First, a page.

Self-Directed Learning in Family Medicine

Self-Directed Learning in Family Medicine

Theresa J. Barrett (New Jersey Academy of Family Physicians, USA)
DOI: 10.4018/978-1-5225-0164-0.ch008
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Self-directed learners are able to recognize their learning needs, set their learning goals, identify the resources necessary to accomplish those goals, implement learning strategies, and evaluate the results of their efforts (Brockett & Hiemstra, 1991). Self-directedness is a skill that many adult learners possess. In an age when biomedical knowledge is increasing at a pace never before seen in human history, being a self-directed learner is not just a necessary skill, it is a critical one for family physicians. This chapter provides a brief overview of several self-directed learning models and the characteristics of self-directed learners, discusses self-directed learning in the context of continuing medical education, and provides an assessment of family physicians as self-directed learners.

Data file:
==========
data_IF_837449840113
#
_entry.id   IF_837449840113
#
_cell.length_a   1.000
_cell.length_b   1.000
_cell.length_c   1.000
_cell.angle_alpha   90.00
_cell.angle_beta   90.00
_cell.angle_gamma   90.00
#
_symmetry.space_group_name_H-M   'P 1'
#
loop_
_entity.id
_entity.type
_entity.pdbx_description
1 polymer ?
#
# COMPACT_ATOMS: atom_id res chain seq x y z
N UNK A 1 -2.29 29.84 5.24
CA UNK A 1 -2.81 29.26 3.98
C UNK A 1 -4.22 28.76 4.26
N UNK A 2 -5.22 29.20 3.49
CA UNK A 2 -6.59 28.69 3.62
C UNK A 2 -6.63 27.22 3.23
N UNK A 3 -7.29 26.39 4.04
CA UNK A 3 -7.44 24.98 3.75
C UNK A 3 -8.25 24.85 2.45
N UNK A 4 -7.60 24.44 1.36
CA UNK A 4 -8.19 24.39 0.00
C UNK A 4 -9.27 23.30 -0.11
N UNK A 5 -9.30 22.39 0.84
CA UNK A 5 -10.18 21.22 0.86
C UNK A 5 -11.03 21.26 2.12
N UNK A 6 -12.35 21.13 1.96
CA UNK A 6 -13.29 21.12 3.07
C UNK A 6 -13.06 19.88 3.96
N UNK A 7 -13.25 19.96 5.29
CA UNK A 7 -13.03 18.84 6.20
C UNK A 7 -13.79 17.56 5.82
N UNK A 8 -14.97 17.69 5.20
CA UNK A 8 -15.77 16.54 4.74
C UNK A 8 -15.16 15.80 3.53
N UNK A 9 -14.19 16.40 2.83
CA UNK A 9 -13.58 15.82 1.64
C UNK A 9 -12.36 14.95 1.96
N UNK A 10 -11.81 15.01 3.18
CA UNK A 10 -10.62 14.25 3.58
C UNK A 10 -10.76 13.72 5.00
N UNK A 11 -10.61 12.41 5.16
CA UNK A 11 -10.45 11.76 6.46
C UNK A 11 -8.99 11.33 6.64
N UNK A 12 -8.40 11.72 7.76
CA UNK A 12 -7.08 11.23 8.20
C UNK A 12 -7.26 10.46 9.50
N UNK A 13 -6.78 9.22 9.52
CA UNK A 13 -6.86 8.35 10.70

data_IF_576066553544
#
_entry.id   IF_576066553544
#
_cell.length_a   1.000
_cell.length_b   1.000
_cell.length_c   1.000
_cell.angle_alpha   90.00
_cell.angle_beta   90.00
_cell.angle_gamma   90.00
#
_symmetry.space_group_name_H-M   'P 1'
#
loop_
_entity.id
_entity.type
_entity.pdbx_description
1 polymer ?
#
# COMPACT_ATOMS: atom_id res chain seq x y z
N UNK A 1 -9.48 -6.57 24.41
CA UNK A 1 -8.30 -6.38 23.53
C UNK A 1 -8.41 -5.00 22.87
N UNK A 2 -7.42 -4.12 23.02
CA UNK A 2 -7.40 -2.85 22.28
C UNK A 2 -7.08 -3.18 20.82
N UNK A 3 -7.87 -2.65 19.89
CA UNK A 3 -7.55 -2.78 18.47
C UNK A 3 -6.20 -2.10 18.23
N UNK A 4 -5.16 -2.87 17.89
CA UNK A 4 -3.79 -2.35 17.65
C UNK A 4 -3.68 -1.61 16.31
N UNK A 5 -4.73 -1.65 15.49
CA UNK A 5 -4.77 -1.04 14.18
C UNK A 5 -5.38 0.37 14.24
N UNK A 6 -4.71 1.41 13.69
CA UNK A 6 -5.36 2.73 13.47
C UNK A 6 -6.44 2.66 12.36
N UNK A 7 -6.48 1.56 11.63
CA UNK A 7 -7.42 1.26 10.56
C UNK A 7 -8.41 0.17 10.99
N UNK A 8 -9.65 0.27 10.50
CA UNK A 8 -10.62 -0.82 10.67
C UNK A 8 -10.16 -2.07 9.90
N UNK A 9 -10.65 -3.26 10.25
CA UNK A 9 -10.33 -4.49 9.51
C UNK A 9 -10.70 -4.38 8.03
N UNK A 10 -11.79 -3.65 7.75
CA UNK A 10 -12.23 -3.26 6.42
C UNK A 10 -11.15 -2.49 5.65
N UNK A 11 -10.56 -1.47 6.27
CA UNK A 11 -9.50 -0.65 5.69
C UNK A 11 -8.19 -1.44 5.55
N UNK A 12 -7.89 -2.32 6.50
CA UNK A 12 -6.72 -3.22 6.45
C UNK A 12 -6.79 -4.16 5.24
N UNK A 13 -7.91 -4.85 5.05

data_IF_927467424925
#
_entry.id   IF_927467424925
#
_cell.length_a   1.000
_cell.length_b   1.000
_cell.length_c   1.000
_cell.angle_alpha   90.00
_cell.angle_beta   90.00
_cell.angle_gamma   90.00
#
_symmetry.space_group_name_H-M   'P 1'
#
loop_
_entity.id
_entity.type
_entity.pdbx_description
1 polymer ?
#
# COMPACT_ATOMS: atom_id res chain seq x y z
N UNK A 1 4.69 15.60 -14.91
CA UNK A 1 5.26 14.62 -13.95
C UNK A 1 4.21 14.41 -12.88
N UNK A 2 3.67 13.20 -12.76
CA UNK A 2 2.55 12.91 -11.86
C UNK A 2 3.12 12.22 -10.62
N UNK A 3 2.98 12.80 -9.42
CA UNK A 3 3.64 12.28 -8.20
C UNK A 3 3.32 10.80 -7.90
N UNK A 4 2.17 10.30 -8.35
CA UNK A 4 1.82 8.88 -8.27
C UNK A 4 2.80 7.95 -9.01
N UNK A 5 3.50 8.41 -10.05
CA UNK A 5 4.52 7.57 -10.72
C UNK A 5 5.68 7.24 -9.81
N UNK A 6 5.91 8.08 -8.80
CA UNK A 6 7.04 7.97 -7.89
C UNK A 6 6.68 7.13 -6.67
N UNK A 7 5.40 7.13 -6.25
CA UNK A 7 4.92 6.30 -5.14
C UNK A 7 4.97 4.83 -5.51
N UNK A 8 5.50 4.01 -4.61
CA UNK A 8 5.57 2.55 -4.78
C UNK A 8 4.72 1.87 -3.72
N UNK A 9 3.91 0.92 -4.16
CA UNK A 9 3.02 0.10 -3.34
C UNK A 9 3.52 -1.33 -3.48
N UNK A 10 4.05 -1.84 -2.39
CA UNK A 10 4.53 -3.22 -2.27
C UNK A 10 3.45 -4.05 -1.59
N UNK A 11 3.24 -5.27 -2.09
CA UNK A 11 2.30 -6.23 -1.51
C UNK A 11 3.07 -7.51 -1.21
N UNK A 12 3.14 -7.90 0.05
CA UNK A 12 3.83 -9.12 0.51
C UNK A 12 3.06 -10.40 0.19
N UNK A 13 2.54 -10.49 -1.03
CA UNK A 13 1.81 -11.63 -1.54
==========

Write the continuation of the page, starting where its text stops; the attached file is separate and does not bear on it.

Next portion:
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Framework For Learning

Constructivism asserts that learning is an active process that facilitates the construction of learning through personal experiences, dialogue, and social interactions (Merriam, Caffarella, & Baumgartner, 2007). Cognitive change and learning occur when a situation or an action does not produce the expected result and causes perturbation, that is, disturbance or disequilibrium, which then leads to a change that will eliminate the perturbation and create a new equilibrium (von Glasersfeld, 1989).

Constructivism had its origin in two philosophical roots; ontology, the nature of being, and epistemology, the origin, limits, foundation, and validity of knowledge (Oxford, 1997). The central elements linking these philosophies is the assumption that because no two people can have the same understanding of an experience, each actively constructs a personal version of reality and knowledge of the world (Cobb, 2000; Owen, 2002).

The idea of constructivism was first presented by the 18th-century Italian philosopher Vico (Cobb, 2000), whose central argument was that in order to know something, an individual had to build knowledge of it through experience. This argument was advanced by Kant, an 18th-century German idealist who put forth the notion that the world exists only in people’s perceptions of it (as cited in Oxford, 1997). Kant laid the groundwork for Piaget, the most significant contributor to the theory of constructivism (as cited in Cobb, 2000).

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